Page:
Wednesday, September 17, 2014

Social, political, lyrical

Hip-hop artist Brother Ali is outspoken in his songs about the state of our union

Express Staff Writer

Hip-hop artist and activist Brother Ali, playing at Whiskey Jacques’ on Sunday, isn’t afraid to speak and sing about hot-button issues in the U.S. like racism, violence and poverty..
Courtesy photo

    This is who we are
Not who we have to be
—Brother Ali, “Singing This Song”

    Brother Ali is both mourning and dreaming.
    On his most recent album, the hip-hop artist and activist finds much to critique about American society, but he’s hopeful, too.
    Hence the album’s long title, “Mourning in America and Dreaming in Color.”
    Brother Ali is back on the road after a few difficult but enlightening years away from the touring spotlight. His “Home Away from Home Tour” will stop on Sunday night at Whiskey Jacques’ in Ketchum.
Truth teller
    Ali speaks/sings frankly about racism, apathy, poverty, homophobia, violence and war in America, but also about a love for this country despite its flaws.
    On the album’s opening track, “Letter to My Countrymen,” he sings:
    This is a letter to my countrymen
    Not from a Democrat or a Republican
    But one among you that’s why you call me brother
    Ain’t scared to tell you we’re in trouble ’cause I love you.
    “I think it’s really important to tell the truth and diagnose the disease,” Ali said in a phone interview from his home in Minneapolis. “But it’s irresponsible unless you help find the cure. “
    The “disease,” he said, is distraction and apathy.
    “I think we’re disconnected as a culture from meaning,” he said. “That makes us susceptible to all forms of evil, to become more apathetic. The response to that is hope, connectedness, love, caring.”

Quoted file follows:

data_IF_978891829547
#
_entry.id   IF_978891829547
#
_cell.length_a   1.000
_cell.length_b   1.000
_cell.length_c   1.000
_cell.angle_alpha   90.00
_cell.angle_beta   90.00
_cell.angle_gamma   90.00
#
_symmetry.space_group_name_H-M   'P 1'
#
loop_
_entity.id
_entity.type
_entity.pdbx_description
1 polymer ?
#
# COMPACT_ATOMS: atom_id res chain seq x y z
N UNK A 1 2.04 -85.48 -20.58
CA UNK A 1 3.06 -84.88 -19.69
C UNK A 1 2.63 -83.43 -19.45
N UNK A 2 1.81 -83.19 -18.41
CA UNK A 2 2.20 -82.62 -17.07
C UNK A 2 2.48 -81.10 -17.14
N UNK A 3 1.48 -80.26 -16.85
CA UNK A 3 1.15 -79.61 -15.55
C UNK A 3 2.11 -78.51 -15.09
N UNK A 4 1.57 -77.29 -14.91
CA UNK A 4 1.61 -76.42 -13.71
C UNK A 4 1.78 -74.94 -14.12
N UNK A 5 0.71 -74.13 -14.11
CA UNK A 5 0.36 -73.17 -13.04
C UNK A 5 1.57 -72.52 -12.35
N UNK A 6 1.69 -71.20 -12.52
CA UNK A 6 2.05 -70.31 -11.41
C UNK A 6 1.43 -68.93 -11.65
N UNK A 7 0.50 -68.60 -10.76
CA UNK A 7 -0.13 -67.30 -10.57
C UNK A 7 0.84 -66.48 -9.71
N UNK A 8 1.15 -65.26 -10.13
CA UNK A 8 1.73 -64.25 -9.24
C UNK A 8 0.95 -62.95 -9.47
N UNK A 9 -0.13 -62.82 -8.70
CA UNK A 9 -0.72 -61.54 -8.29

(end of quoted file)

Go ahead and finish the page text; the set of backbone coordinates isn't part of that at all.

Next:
He also says groups and individuals need to reclaim their power.
    “Marginalized people can do it, and people who are part of oppressive histories don’t have to continue to oppress people,” he said.
    The artist, who was born Jason Newman in Wisconsin, converted to Islam as a teenager; he’s named after Muhammad Ali.
    He’s never shied away from controversial social and political topics (his song “Uncle Sam Goddam” from his 2007 album “The Undisputed Truth” is particularly scathing), but Ali’s music has often focused more on his own troubled past. The artist, now 37, has albinism, and endured cruelty as a kid from white peers who mocked his condition. He also moved around a lot and had a troubled family life.
    Black people accepted him, however, he said, so he naturally gravitated toward hip-hop, or what he calls “black music.”
    “I’m not black, but my community is,” Ali said.
    Racism in the Midwest, where he grew up, is “more covert than in the South,” he said. “In the Midwest you have to talk about it or it’s completely ignored, and in my family, that didn’t happen. So I talk about it now.”
    Ali, who was arrested in 2007 after joining an Occupy rally in Minnesota, also spoke out during the Trayvon Martin shooting controversy in Florida last year.
    “We as the people in the dominant group have an unfair advantage,” he said. “Whether or not we as individuals are bigots, we are benefiting from a system that holds some people back for the benefit of others.”
    Ali said he’s held off on speaking about the similar situation in Ferguson, Missouri, where a black, unarmed teen was killed by a police officer.
    “Within the last month though, in Ferguson, hip-hop artists have snapped back to reality, not just creating music that’s entertaining and distracting,” Ali said.
Home and humanity
    Ali is calling his latest tour “Home Away From Home” because it’s a return to his musical roots.
    “I built my career by going on tour to little clubs,” he said. “As my career grew, I got invited to do tours with other artists and festivals. It’s cool to be on bigger platforms, but the way I got there is by playing intimate experiences, not being on a Jumbotron.
    During his time away from touring in the past few years, Ali made a pilgrimage to Mecca.
    The trip “made me recalibrate my priorities, mainly the idea of success and fame—that fame is such an illusion,” he said.
    “To take a break and tell about this political stuff, and identify more with my Islam, it wasn’t a good business decision to make, but it was more genuine and honest.”
    As he says in the song “Singing This Song”: “Inside our soul, we got to find out what the hell happened to our soul. … I want my humanity back.”
Karen Lindell:

Brother Ali Concert
WHEN: 9 p.m. Sunday, Sept. 21.
WHERE: Whiskey Jacques’, 251 N. Main St., Ketchum.
COST: $12 online, $15 day of the show.
DETAILS: 726-5297, or


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